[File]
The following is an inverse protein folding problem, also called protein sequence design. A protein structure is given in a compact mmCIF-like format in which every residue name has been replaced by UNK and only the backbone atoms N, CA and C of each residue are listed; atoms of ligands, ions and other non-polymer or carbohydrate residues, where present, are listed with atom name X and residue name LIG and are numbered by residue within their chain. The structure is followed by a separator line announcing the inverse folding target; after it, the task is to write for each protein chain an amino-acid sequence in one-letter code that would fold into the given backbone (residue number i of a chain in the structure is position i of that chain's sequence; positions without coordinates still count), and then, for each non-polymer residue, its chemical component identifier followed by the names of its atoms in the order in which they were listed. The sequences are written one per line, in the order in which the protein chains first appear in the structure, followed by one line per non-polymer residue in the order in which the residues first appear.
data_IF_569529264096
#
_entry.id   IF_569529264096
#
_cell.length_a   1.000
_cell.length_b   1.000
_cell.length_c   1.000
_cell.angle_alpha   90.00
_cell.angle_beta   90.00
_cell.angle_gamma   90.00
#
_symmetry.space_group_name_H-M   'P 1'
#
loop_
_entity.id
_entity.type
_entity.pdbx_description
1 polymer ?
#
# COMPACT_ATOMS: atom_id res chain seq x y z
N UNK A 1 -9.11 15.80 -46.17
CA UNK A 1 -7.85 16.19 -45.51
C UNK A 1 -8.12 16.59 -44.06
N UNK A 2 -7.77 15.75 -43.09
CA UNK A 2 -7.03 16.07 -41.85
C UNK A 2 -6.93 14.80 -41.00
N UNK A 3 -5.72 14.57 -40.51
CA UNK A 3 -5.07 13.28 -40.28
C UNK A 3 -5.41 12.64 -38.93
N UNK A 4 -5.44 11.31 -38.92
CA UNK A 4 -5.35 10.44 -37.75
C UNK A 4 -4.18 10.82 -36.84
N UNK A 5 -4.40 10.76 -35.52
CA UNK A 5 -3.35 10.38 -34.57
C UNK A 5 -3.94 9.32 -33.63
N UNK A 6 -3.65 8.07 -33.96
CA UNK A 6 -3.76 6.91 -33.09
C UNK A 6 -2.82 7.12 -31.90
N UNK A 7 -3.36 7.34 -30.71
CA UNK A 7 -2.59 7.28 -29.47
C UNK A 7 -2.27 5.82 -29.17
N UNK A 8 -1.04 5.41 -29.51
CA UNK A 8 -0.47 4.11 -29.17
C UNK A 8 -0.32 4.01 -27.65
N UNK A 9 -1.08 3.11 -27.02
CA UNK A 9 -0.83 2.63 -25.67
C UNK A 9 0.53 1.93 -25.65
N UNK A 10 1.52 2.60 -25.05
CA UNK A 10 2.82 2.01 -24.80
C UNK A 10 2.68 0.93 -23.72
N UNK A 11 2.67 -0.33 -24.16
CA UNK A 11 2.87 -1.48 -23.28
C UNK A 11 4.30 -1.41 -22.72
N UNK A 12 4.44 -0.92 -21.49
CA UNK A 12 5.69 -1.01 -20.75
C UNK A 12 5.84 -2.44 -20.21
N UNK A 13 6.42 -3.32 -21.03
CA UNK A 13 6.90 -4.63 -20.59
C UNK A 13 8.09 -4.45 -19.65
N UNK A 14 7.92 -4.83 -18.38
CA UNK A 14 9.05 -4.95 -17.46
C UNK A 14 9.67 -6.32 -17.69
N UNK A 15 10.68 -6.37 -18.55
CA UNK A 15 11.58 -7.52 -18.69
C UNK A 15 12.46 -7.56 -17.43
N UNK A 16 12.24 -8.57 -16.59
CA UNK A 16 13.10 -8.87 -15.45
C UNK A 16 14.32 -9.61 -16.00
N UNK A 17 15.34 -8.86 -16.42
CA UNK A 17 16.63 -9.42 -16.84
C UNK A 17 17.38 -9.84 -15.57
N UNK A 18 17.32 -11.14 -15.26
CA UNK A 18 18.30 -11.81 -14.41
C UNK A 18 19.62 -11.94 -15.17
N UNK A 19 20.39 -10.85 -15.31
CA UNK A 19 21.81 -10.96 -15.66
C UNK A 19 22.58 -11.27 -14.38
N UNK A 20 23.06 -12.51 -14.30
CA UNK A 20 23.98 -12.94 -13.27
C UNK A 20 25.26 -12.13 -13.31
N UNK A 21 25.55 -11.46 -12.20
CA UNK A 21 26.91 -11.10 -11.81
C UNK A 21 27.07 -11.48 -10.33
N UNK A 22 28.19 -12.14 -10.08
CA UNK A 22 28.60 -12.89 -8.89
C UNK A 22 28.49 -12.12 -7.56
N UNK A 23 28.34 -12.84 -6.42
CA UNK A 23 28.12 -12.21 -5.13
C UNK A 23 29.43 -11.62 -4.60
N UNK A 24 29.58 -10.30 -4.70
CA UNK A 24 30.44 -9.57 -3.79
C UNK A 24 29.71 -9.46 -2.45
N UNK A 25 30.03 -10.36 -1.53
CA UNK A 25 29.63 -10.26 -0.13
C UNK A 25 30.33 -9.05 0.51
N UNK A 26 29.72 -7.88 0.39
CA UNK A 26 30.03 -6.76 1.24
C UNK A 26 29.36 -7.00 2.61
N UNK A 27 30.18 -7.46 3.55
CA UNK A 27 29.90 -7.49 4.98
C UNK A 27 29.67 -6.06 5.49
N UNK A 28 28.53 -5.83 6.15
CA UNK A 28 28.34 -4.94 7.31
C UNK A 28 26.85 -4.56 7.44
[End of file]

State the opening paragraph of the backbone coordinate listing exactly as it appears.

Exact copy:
The following is an inverse protein folding problem, also called protein sequence design. A protein structure is given in a compact mmCIF-like format in which every residue name has been replaced by UNK and only the backbone atoms N, CA and C of each residue are listed; atoms of ligands, ions and other non-polymer or carbohydrate residues, where present, are listed with atom name X and residue name LIG and are numbered by residue within their chain. The structure is followed by a separator line announcing the inverse folding target; after it, the task is to write for each protein chain an amino-acid sequence in one-letter code that would fold into the given backbone (residue number i of a chain in the structure is position i of that chain's sequence; positions without coordinates still count), and then, for each non-polymer residue, its chemical component identifier followed by the names of its atoms in the order in which they were listed. The sequences are written one per line, in the order in which the protein chains first appear in the structure, followed by one line per non-polymer residue in the order in which the residues first appear.